Kellerman and McCullough said Thursday the theory that "mandating even higher prices" will prevent blackouts "is simply poor economics." In Texas, the "widespread blackouts show that mandating high prices during emergencies has not created an incentive to build enough generation, make sure that it is operational during extreme weather or served consumers adequately."
And they note that the "privilege—not the inherent right—to participate in ERCOT's power marketplace" comes with a responsibility to apply well-established investment, design and operation practices "necessary to assure operational integrity during inclement weather."
Instead, the regulators appointed by Republican governors produced "a 20th-century solution for what should no longer be a 21st-century problem."
The cheapest and smartest way for electricity profiteers to fill their pockets is to eliminate generating capacity. Buying a fleet of power plants and then shutting one down allows profiteers to rig electricity markets so their profits balloon, as I showed here and here.
From $30 to $9,000
In Texas electricity that last week cost $30 soared to $9,000 once the bitter cold brought down much of the grid.
I've written about electricity regulation for more than four decades and taught its fundamentals for eight years to graduate business and law students at Syracuse University.
In 2006 in The New York Times, I showed how vulnerable the Texas electricity "market" is to manipulation by profiteers.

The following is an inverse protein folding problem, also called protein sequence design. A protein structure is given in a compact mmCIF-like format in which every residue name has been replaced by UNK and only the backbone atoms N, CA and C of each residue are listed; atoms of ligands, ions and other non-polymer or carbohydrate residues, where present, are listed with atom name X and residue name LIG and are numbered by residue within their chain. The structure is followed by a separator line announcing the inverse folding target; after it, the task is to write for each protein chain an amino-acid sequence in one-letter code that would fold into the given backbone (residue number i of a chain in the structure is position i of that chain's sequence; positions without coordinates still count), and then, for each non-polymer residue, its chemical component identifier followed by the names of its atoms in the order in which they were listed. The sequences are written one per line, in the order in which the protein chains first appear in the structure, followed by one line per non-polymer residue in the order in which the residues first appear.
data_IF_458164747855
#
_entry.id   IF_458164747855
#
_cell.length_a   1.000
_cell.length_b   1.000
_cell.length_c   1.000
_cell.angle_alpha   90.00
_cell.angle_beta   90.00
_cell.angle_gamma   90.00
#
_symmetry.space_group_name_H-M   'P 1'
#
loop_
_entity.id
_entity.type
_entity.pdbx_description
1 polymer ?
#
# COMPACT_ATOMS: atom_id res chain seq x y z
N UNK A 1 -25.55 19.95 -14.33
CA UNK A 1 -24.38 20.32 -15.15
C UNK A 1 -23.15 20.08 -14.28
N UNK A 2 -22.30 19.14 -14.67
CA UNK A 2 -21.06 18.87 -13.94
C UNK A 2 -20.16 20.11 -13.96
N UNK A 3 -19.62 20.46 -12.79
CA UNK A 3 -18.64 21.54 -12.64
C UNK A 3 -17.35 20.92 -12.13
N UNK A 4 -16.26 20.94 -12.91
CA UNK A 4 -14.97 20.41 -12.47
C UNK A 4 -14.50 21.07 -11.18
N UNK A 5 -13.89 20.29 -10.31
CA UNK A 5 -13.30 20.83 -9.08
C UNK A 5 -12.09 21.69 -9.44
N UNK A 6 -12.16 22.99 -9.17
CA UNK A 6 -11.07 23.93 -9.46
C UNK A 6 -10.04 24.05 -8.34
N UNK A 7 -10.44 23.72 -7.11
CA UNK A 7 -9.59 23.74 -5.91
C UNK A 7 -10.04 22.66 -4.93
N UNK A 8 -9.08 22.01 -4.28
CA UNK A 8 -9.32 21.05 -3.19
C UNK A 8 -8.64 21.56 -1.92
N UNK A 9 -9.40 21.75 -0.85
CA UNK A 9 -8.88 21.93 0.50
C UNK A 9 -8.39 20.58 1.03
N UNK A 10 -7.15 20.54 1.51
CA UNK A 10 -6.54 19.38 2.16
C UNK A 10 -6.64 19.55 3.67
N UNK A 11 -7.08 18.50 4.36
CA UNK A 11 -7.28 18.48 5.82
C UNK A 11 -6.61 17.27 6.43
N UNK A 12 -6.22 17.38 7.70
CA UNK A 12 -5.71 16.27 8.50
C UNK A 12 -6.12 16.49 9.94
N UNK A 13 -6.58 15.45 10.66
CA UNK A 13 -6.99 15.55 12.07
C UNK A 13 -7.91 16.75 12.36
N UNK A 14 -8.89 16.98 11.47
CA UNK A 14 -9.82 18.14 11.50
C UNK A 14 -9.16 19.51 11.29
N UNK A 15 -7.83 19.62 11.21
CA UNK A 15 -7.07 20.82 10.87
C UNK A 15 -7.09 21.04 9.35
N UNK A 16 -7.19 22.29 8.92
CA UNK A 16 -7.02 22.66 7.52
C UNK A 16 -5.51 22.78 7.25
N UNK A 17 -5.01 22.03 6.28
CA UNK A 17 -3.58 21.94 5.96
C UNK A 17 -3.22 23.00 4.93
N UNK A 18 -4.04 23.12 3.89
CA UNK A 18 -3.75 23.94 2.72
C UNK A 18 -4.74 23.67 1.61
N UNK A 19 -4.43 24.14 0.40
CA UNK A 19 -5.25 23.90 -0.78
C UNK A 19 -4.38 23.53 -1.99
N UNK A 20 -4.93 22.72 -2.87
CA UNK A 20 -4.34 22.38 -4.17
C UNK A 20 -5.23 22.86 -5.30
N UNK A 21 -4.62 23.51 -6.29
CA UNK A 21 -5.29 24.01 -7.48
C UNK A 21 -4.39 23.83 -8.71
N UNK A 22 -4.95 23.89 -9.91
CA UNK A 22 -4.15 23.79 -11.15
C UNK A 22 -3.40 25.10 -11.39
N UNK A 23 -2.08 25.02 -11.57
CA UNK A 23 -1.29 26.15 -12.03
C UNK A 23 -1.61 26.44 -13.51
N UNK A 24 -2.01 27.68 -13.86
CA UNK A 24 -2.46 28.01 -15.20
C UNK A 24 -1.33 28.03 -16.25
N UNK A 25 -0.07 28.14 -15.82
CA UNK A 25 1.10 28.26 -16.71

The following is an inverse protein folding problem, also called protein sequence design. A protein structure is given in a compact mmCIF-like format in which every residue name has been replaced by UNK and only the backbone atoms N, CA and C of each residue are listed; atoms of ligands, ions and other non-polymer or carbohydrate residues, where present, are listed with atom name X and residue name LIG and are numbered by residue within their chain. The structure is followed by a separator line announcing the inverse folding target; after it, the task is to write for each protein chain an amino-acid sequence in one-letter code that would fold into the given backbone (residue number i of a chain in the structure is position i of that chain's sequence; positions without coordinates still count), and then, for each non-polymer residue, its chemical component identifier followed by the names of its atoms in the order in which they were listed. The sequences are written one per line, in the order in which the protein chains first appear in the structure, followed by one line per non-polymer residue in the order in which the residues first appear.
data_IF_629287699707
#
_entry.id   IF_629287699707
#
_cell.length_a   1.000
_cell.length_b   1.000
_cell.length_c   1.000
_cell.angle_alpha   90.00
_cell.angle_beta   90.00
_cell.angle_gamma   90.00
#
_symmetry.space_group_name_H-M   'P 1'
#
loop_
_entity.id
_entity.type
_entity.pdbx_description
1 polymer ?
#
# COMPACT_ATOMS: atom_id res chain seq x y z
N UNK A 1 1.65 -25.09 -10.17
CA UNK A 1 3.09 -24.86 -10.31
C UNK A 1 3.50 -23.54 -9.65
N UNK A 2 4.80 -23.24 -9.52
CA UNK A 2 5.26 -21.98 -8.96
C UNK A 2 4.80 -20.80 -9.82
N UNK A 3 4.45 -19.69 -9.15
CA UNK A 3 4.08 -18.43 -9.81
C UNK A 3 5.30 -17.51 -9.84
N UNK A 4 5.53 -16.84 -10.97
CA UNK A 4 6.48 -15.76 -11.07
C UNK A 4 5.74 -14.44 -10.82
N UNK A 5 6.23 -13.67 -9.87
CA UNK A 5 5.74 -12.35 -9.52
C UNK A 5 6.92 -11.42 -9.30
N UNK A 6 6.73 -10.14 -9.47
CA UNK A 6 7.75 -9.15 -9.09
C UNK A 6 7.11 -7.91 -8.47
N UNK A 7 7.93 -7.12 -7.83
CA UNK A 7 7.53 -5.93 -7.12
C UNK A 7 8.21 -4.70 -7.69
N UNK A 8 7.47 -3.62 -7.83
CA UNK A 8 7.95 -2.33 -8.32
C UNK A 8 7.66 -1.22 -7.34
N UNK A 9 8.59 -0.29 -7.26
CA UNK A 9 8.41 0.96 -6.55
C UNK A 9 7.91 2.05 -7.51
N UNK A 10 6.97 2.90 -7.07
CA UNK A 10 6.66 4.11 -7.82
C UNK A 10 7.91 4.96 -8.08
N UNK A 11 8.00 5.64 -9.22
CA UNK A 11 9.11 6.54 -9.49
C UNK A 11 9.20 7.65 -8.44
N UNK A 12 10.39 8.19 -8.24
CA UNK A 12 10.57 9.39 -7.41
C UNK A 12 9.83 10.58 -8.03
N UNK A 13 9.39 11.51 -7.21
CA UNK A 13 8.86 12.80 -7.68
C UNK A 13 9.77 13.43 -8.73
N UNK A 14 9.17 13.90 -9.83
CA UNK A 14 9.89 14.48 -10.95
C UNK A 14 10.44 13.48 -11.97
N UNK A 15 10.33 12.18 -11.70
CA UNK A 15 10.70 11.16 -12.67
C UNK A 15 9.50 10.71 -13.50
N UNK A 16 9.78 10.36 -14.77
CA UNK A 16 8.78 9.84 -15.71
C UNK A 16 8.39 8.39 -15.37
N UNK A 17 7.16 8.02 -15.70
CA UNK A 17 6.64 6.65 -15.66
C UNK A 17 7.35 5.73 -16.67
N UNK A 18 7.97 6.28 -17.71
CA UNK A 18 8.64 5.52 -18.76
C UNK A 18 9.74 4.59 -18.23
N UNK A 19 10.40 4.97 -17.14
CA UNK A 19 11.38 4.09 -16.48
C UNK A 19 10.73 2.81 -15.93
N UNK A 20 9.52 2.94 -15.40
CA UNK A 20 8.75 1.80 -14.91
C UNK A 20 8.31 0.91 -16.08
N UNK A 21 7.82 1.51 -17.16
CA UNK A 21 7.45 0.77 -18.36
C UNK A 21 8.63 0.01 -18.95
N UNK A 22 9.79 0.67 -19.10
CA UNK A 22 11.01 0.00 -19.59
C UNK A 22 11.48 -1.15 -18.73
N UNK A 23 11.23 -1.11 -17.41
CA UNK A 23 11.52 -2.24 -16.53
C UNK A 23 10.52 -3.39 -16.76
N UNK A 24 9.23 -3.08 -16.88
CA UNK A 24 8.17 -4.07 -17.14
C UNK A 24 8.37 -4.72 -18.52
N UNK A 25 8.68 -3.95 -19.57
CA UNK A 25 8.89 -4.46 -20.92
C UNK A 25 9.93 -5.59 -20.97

Creating electric grids that aren't up to the task is one of the ways that profiteers benefit. No American politician has done more to help profiteers than Abbott.
That Texans seem bewildered about their plight even though the problems have been known for years is not surprising. Texas utilities and their friends in office felt free under Abbott and his two Republican predecessors, Rick Perry and George W. Bush, to attack honest journalism about the electricity situation in Texas.
In particular there's the harassment of a Galveston newspaper reporter who wrote accurate pieces about facts that the Houston-based Reliant utility wanted to hide from its customers. Only one other Texas newspaper journalist wrote about the issue after which he was laid off.
One thing Texans should know is that going forward more deadly disasters caused by a lack of electricity generating capacity are predictable. The North American Electric Reliability Corp., assigned by Congress in 2005 to monitor reliability, found that only two of the 21 electric grids it studied will lack enough capacity to meet demand in 2024. That is a very short time in which to increase generating capacity.
The Canadian system serving Ontario province will be short 615 megawatts of capacity. The Texas shortfall will be six times that at 4,819 megawatts.
That electric generating capacity shortfall equals all the power needed to serve about 3.1 million homes. Texas has almost 10 million households.
When the predictable blackouts happen in the future will Texans know who is to blame for their misery? Or will they believe official fairy tales about wind turbines freezing up and the Green New Deal which as of now is only an idea?